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Adjusting for the Irrationality Factor

Pi -- or pesky pi as I like to call it -- is that irrational number that represents the relationship between the circumference of a circle and its diameter. Because pi is irrational (it cannot be expressed as a simple fraction) it is not possible to construct a square with the same area as a given circle. Thus "squaring the circle" is a metaphor for trying to do the impossible.

For centuries mathematicians tried and tried to square the circle, using a ruler and compass. It wasn't until the nineteenth century that they came to the realization that it is impossible. This caused a real shift in mathematical thinking -- namely that it didn't make sense to keep trying to come up with a solution. The conclusion to the problem is that there is no resolution.

It turns out that humans, like pi, are irrational as well. James Clear's post of 7/6/17 states that we are all irrational, and goes on to describe several of the irrational choices (he refers to them as mental errors) we make when faced with a decision. One is known as the Availability Heuristic, which refers to our tendency to overvalue the importance of things we remember, and undervalue the importance of things we hear nothing about. Payola is a good example of this -- people think that because they hear a song everywhere it must be a good song. If we hear it enough, we'll start to like it. Even if it's a really bad song.

Another phenomenon which leads to irrational behavior is Anchoring. Marketers are experts at using this to their advantage.  An example of this is putting a limit on something. If you go to the store to buy a beach towel, and there is a big display of beach towels with a sign that says "Limit 5 per customer," you may be swayed to buy more than one beach towel, even though you didn't intend to buy 4 or 5 beach towels.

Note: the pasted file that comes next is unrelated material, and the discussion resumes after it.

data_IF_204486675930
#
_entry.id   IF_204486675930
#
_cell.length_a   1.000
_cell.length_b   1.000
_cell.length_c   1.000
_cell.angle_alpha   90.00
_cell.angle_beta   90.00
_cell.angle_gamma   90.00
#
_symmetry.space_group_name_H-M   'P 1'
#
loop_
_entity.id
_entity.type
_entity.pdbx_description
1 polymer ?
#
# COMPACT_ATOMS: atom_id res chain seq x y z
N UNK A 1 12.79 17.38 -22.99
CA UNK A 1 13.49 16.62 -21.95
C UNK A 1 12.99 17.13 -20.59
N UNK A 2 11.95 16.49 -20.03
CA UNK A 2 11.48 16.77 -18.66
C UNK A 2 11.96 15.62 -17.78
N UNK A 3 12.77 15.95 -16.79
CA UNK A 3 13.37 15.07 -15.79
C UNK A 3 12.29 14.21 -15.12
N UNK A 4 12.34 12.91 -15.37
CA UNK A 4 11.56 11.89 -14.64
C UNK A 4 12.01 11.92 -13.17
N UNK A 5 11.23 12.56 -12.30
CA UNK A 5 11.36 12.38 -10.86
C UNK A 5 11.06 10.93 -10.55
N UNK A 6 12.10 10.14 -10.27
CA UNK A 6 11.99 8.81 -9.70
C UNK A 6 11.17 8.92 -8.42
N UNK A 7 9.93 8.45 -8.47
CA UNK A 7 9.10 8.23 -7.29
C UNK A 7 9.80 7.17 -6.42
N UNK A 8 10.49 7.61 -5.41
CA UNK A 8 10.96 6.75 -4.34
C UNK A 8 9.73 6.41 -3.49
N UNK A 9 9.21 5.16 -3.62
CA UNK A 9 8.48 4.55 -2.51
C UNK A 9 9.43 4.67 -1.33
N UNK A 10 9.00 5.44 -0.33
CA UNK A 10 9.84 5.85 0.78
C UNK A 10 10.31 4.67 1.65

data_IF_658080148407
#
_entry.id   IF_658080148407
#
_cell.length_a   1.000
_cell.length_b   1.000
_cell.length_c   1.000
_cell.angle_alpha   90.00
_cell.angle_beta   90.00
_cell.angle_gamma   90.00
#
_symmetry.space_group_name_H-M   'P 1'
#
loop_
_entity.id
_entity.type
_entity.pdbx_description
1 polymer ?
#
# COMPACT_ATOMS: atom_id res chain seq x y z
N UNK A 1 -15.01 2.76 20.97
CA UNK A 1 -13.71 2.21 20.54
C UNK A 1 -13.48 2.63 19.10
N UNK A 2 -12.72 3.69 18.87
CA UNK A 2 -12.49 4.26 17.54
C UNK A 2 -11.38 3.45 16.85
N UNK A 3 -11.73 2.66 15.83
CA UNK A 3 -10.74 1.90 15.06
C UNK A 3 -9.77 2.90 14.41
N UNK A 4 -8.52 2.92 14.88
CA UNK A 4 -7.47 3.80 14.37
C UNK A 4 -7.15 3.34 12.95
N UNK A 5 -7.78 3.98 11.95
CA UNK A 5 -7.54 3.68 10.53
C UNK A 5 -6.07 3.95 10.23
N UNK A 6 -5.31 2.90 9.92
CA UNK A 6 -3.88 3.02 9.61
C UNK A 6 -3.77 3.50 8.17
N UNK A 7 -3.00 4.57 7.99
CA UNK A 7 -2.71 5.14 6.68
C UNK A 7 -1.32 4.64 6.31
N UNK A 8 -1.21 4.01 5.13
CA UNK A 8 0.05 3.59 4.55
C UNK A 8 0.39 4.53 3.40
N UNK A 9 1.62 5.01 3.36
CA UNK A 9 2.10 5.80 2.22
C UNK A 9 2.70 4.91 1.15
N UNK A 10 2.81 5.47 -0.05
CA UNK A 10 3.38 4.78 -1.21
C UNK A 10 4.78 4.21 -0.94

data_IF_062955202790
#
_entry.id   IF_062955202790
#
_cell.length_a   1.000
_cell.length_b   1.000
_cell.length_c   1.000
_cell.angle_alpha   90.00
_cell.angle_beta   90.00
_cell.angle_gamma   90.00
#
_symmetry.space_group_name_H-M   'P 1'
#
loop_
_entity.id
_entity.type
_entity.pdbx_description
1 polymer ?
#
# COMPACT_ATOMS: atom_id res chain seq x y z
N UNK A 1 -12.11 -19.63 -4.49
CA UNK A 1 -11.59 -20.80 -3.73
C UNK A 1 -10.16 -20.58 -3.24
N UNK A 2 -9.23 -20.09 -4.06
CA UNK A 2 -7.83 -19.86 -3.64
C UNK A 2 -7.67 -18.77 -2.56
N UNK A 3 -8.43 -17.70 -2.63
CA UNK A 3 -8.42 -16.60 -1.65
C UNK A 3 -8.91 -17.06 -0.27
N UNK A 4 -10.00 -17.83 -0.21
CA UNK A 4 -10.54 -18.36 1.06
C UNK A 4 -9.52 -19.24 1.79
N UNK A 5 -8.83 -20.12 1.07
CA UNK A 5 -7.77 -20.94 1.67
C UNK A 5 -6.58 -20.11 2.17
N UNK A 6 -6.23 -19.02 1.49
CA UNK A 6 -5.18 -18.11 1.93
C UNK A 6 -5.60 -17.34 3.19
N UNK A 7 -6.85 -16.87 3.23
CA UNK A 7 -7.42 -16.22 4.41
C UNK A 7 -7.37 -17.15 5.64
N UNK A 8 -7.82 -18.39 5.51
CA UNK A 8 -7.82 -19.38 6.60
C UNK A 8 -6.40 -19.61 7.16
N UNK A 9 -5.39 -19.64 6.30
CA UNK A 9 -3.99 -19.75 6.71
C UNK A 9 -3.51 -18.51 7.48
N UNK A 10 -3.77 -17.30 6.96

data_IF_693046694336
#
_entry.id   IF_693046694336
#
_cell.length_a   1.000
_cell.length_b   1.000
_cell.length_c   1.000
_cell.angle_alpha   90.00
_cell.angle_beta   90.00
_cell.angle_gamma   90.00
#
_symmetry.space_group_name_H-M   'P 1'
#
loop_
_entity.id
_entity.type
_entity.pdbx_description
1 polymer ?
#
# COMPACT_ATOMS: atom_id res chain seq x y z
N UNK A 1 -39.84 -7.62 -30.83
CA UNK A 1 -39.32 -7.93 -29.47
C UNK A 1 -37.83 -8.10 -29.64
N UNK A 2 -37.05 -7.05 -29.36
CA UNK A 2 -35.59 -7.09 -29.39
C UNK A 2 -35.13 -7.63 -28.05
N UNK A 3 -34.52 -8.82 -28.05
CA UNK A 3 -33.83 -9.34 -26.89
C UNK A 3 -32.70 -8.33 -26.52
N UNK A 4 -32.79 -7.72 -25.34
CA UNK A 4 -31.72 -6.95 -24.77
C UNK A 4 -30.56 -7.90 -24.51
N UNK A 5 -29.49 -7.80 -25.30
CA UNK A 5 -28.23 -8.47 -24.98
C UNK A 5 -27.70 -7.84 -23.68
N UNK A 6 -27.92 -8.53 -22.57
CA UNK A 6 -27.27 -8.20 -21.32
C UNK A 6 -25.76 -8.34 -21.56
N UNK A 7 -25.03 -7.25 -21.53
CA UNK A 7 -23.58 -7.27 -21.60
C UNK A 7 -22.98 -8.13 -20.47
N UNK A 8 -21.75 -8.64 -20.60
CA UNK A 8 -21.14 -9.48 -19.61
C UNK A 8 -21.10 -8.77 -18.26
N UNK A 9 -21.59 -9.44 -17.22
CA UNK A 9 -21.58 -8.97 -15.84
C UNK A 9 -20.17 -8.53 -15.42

Okay, so we know that it is impossible to square the circle, because pi is used in formulating the area of a circle, and pi is irrational.  We also know that once mathematicians shifted their focus away from trying to solve that problem, they could do a lot of useful calculations using an approximation of pi. They were able to adjust for the irrationality factor.

Likewise, we know that intuitive thinking is not all it's cracked up to be. There are myriad behavioral science research studies that point out the limitations of relying on our gut. Knowing this can actually give us an advantage, and inform our decision-making processes. At every turn, outside forces are pressuring us to succumb to the traps of irrational thinking. But as long as we can adjust for the irrationality factor, and remember that intuition is far from foolproof, we can make really good decisions which will lead to positive outcomes.